Laura Bliss is CityLab’s west coast bureau chief, covering transportation and technology. She also authors MapLab, a biweekly newsletter about maps (subscribe here). Her work has appeared in the New York Times, The Atlantic, Los Angeles magazine, and beyond.
New research maps mobility rhythms of rich and poor workers, revealing barely overlapping worlds.
They say money can’t buy happiness, but it can definitely purchase some of the basic ingredients. Take, for example, a livable commute: In many cities, those at the lower rungs of the income ladder tend to lack access to the neighborhoods and transportation options that make for saner trips to work. Longer commutes eat away at hours spent sleeping and being with family—key coefficients in the happiness equation. Charted across the space of a city, the workday rhythms of the rich and poor can reveal two very different worlds.
That’s the portrait that emerges of commuters in Colombia just published in Royal Society Open Science. Using recent citywide mobility survey data, a team of Colombian and Spanish transportation engineers plotted commute patterns in the cities of Medellín and Manizales according to residents’ class. (Colombian law actually assigns all households to one of six socioeconomic strata, based on their income, home value, and family size, and other factors.) The researchers looked at the geographic distribution of the start and end points of workers’ commutes, as well as the times of day at which they made those trips and the modes of transportation used.
Their findings are striking. Commute cycles barely overlap at the highest and lowest ends of the wealth ladder. Trips made by workers in class 6—the very richest strata—are highly localized and redundant, meaning that lots of travelers in that class cover much of the same areas. By contrast, the poorest workers in class 1 are flung all across the city and use a variety of different routes. As wealth increases, commuters cover less ground as their travel patterns become more concentrated. The researchers also found that commuting time decreases as socioeconomic class increases, due not only to smaller distances but also more efficient modes of transportation.
Depending on their class, workers also travel at different times of day. For classes 1 and 2, the onset for their early morning peak commute times occurs around 5 to 6 AM, while for class 6 it doesn’t hit until 7 AM. Richer workers, in other words, may sleep in a later. Differences in afternoon peak commute times—in Medellín in particular—are also apparent: For class 1, there’s another clear peak around 12 PM. As wealth increases, afternoon peak times become more spread out.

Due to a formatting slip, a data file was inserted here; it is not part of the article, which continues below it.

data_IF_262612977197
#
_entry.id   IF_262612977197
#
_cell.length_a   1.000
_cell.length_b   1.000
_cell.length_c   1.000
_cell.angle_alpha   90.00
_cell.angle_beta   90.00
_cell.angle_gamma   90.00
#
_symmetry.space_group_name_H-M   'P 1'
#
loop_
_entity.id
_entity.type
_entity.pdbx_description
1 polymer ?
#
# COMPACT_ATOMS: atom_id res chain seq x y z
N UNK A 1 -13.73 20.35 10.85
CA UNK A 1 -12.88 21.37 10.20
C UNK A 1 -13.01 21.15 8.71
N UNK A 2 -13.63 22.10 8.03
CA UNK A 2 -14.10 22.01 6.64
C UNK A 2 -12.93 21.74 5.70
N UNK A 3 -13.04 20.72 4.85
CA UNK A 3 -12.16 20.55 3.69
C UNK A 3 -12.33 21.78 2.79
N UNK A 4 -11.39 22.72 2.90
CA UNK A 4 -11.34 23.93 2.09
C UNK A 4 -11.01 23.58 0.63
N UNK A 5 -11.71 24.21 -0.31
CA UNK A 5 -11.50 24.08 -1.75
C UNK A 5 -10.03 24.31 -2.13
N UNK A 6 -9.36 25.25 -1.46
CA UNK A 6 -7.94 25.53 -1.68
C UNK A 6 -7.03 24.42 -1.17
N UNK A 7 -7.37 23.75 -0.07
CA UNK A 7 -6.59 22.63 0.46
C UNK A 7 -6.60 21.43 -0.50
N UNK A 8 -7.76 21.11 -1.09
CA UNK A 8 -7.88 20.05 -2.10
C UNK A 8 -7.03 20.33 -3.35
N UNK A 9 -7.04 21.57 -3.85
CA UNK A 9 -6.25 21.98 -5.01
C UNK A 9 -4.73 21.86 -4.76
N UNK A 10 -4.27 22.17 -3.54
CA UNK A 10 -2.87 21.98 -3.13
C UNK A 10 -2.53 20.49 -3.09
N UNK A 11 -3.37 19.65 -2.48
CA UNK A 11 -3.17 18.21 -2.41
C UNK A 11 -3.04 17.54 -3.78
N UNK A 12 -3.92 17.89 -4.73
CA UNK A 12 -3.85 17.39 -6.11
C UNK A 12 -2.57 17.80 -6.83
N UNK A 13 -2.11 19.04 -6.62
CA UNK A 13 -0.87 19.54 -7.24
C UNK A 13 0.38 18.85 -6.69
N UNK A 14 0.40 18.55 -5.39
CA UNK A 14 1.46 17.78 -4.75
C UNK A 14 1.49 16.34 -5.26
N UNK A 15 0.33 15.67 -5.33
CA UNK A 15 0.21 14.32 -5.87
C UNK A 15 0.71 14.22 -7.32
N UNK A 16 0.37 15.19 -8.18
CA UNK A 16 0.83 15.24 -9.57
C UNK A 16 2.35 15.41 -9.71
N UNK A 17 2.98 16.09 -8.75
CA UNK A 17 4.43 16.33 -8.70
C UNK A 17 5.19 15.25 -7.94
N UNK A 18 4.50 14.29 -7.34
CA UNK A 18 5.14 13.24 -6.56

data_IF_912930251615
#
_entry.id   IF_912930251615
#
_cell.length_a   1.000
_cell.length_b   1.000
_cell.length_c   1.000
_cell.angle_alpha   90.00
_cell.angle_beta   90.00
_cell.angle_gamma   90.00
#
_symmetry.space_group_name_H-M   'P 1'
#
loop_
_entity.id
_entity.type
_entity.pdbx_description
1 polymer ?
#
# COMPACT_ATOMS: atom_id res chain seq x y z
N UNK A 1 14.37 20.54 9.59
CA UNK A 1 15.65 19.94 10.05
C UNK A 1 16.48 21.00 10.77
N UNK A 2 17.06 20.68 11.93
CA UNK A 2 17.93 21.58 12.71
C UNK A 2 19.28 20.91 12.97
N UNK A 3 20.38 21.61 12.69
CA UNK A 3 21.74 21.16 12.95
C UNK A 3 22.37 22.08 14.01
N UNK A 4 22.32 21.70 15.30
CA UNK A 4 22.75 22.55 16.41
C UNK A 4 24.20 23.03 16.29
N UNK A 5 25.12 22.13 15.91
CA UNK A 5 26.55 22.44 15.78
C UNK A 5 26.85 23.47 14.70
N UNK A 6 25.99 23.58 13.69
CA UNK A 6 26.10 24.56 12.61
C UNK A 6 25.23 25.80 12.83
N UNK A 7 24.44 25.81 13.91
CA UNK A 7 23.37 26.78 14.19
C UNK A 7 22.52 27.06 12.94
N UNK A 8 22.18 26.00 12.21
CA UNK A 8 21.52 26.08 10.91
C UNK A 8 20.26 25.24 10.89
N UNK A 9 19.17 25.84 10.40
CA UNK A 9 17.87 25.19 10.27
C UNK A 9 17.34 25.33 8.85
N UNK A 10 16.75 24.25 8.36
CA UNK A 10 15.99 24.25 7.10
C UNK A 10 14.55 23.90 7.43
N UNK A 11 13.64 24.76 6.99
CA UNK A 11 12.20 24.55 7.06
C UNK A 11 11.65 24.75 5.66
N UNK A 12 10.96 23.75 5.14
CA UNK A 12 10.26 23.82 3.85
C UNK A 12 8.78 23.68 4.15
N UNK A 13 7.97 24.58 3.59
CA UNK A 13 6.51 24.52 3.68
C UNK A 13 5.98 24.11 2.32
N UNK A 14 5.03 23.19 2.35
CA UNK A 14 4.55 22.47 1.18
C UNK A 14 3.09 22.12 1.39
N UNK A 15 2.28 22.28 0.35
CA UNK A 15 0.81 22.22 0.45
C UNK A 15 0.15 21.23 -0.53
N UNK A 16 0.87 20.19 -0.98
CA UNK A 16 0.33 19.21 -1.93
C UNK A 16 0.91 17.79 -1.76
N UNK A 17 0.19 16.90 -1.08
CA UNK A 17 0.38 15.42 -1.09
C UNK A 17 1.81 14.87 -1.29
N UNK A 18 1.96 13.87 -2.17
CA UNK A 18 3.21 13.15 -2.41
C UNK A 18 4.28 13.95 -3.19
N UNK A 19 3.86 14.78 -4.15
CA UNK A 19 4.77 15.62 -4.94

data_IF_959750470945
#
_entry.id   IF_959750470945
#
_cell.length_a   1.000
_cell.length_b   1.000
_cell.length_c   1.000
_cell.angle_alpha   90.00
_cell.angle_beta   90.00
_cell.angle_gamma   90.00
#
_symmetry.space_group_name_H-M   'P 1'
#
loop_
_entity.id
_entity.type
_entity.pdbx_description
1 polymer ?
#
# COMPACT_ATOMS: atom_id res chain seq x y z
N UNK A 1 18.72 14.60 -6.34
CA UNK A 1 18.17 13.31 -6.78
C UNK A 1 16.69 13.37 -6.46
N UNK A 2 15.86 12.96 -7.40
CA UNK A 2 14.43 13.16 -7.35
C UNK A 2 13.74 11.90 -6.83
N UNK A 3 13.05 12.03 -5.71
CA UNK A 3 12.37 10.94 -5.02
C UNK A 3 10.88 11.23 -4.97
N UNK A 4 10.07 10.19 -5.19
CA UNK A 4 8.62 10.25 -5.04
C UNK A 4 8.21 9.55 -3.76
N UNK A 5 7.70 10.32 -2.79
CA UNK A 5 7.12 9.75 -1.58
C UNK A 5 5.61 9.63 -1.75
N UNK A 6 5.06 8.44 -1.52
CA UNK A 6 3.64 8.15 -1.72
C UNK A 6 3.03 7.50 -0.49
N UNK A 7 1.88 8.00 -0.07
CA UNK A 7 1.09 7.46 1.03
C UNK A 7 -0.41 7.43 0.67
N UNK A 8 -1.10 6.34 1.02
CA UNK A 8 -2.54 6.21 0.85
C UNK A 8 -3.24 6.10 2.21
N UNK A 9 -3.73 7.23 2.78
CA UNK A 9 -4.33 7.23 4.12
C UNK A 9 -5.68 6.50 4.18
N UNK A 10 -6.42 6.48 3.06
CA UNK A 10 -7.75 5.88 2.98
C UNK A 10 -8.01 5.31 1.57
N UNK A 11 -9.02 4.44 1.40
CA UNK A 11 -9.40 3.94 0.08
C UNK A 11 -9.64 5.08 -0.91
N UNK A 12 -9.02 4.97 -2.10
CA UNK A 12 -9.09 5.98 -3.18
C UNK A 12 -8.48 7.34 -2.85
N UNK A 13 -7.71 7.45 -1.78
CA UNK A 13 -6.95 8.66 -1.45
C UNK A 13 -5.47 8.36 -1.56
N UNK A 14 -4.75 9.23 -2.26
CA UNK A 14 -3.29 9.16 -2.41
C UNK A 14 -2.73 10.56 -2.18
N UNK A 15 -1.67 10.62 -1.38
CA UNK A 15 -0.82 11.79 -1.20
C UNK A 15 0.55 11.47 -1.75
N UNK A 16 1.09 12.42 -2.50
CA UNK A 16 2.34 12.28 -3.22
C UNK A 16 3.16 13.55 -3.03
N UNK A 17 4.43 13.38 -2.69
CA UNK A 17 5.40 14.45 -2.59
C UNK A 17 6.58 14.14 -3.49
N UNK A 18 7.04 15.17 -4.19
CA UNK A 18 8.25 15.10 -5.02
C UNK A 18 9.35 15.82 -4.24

Above, six maps of Medellín commutes put some of these cross-cutting findings into geographic context, with the socioeconomic data divided into three groups. The poorest tier is represented by red circles, the middle in light blue circles, and richest in dark blue triangles. (The size of these symbols corresponds to the share of the corresponding class that’s taking trips from that location.) The researchers plotted the movements of these groups spatially and between three periods of the day (roughly speaking: morning, noon, and night). The top row of maps shows starting points and the bottom shows destinations. It’s clear how much further, and what a plethora of routes, the poorest classes have to take to get to their jobs, even though those jobs appear to be clustered in the center city. By contrast, the richest residents move shorter distances from a few pockets of the city to the center.
Colombia’s income inequality is some of the worst in the world, but class disparities in commuting (and the negative health effects of the sleep gap that can accompany these disparities) persist globally. In the U.S., for example, black Americans tend to sleep less deeply over fewer hours than do their white counterparts, which can lead to major long-term health consequences, including early death. It’s not entirely understood why, but several work-related factors are likely to be involved. African American workers (especially women) are more prone to juggle multiple jobs with shifting schedules, work less desirable overnight positions, and get to jobs via time-consuming public transportation, as Americans of color are statistically less likely to own a car. All of this can have serious impacts on sleep duration and quality.
To keep up financially, let alone get ahead, low-income workers often begin their days at a disadvantage—and they might enjoy fewer hours of sleep before they have to start all over again.